Meanwhile Hill built a boat bridge and sent 20,000 troops across the Gave d’Oloron at Viellenave de Navarrenz, a move which led Soult to pull back to Orthez. Wellington was not particularly keen to fight a battle at this point and tried to outflank the French, sending Beresford to cross the Gave de Pau downstream at Lahontan to circle around Soult’s right flank. At the same time, Hill’s corps moved directly toward Orthez. By 25 February, Soult had gathered his army at Orthez and was ready to fight the Allies.

The French marshal commanded 33,000 infantry, 2,000 cavalry, 1,500 gunners and sappers with 48 field guns. Wellington had 38,000 infantry, 3,300 cavalry, 1,500 gunners and sappers, supported by 54 guns. With Soult ready to fight, Wellington intended to send Beresford to break Soult’s right flank while Picton and three divisions attacked the French centre. Meanwhile, Hill’s corps was to attack Orthez, get across the Gave de Pau and attack the French left flank effectively crushing Soult between Beresford and Hill.

Orthez is a pretty little town with the Gave de Pau running from southeast to northwest. Since Beresford was already on the same side of the Gave de Pau, the river only protected Soult’s position to the east of Orthez. However, there is an east-west ridge on the north side of Orthez that ends at the village of St Boes to the west. It rises to about 500 feet with the road running along the crest, with threeknolls rising even higher, as far as 595 feet above the village. These knolls held French artillery.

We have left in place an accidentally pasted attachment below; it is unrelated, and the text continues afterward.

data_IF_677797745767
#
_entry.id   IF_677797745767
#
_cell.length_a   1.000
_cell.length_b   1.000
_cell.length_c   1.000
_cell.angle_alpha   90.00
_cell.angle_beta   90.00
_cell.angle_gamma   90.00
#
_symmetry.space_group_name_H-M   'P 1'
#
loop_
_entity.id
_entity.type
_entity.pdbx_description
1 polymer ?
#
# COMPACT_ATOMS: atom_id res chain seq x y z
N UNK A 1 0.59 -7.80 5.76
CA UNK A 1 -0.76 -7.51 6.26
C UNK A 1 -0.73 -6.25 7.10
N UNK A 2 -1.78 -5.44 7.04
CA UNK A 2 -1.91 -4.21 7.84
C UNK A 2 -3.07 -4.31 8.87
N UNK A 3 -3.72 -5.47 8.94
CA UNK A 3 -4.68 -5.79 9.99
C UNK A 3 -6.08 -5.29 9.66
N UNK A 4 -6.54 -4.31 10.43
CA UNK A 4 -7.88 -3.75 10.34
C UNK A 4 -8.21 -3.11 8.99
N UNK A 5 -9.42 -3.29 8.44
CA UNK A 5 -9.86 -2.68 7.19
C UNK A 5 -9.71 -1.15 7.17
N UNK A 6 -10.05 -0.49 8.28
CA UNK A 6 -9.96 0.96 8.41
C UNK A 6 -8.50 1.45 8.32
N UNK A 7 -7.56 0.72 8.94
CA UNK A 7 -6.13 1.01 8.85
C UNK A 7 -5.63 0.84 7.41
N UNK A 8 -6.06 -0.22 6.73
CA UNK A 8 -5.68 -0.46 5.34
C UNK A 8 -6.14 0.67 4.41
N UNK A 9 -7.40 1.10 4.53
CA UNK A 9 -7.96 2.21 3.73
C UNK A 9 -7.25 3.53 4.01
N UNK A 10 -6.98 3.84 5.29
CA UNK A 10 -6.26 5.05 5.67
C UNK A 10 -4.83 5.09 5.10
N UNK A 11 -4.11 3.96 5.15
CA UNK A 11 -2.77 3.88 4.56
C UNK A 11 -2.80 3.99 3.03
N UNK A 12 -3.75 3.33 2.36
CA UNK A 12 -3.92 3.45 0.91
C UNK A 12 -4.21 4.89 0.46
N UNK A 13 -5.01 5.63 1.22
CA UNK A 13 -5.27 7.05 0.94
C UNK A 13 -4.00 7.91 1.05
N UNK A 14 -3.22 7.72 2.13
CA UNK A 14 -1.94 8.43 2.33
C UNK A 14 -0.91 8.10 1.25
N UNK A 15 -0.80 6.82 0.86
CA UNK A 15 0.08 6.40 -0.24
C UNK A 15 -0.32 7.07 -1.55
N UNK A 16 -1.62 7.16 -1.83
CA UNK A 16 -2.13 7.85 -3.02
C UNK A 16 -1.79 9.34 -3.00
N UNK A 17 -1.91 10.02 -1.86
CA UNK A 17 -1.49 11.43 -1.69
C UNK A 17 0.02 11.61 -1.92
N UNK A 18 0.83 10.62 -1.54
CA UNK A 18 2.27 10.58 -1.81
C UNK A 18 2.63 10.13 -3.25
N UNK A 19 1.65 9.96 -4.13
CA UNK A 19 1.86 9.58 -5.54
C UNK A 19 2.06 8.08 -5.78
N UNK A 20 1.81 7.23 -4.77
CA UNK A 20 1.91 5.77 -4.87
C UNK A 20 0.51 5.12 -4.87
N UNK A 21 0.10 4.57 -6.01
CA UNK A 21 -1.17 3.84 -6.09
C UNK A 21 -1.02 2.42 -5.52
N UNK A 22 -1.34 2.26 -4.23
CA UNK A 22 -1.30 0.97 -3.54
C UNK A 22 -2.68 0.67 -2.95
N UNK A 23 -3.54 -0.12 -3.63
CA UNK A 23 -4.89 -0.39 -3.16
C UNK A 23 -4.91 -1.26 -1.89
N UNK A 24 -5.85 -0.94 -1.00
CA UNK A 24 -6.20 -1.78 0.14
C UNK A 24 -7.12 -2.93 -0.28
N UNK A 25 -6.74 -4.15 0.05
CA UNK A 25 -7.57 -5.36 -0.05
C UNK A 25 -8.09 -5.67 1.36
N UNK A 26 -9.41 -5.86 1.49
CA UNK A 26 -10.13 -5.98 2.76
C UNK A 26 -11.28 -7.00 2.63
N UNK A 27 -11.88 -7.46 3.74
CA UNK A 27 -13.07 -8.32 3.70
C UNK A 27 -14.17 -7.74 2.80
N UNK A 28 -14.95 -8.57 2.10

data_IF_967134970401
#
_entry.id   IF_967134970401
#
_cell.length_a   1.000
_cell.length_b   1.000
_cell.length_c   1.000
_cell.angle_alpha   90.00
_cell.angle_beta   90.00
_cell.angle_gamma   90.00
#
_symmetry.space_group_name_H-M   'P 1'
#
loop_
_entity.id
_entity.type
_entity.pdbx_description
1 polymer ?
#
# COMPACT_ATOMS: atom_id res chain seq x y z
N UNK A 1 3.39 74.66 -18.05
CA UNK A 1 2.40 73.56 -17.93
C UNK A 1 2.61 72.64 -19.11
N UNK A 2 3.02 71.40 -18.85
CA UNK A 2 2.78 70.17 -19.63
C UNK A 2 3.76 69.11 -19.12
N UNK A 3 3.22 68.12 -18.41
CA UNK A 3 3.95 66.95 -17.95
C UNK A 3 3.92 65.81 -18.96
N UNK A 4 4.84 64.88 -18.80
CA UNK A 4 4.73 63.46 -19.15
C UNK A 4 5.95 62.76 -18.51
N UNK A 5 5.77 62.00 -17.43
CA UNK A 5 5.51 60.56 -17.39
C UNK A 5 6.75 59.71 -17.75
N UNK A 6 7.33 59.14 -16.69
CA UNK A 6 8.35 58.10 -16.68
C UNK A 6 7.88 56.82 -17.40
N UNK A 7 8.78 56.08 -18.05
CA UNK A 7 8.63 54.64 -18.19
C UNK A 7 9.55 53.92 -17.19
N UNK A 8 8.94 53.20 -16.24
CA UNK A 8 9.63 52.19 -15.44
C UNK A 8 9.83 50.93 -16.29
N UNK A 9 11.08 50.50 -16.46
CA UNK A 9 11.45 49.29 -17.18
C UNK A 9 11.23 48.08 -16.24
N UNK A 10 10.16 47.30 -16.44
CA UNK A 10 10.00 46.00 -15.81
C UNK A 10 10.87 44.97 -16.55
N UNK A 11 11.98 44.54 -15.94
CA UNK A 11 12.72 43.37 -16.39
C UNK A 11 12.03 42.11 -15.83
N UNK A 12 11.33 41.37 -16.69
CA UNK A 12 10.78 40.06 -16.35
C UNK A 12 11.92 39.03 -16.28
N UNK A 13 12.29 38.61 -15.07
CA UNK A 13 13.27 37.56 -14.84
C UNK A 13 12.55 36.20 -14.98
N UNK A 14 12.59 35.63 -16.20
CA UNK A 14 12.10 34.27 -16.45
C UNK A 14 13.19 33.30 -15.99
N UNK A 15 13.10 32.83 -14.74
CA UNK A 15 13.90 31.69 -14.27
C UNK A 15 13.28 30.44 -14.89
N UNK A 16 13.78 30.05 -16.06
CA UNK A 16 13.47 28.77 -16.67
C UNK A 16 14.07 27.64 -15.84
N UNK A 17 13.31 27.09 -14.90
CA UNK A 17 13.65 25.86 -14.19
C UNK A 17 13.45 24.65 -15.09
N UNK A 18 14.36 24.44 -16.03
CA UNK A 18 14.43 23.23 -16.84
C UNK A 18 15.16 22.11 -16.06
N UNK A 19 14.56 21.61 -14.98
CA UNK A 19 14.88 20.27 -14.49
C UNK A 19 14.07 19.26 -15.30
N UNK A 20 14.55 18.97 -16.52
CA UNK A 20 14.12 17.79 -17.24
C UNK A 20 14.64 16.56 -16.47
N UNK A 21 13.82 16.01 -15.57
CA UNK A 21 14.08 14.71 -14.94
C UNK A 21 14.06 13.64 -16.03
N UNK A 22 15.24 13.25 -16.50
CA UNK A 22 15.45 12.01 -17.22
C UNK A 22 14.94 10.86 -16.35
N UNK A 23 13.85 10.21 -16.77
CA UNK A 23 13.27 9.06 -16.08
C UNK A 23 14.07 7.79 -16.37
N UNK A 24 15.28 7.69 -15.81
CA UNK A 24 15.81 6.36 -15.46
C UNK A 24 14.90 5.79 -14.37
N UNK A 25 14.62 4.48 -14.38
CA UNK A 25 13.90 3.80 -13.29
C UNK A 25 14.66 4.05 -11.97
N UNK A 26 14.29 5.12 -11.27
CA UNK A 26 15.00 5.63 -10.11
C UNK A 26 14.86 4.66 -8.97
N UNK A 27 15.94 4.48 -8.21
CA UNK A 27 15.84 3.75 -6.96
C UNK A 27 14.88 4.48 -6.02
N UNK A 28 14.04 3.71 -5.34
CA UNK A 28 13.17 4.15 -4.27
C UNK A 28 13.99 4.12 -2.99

Soult posted four and a half divisions along this ridge, one division in Orthez and one division in reserve. Going from right to left, the ridge was held by the divisions of Taupin, Claude Pierre Rouget, Darmagnac and Foy. Rouget was in temporary command of Maransin’s division. Harispe’s remaining two brigades held Orthez while Villatte’s division was in reserve north of Orthez. Reille commanded Taupin, Rouget and Paris on the right flank, Drouet commanded Darmagnac and Foy in the center and Clausel had Harispe and Villatte on the left flank. The cavalry was scattered.

Wellington planned to send Cole’s 4th Division supported by Walker’s 7th Division to attack the western end of the ridge under the direction of Beresford. Picton would lead his own 3rd Division and Clinton’s 6th Division in attacking the French centre and Hill’s corps was to feint against Orthez with a Portuguese brigade and hold his two divisions ready to cross the Gave de Pau to the east of Orthez. Charles von Alten’s Light Division was placed under cover behind the old Roman camp where Wellington set up his headquarters located between Beresford’s and Picton’s columns.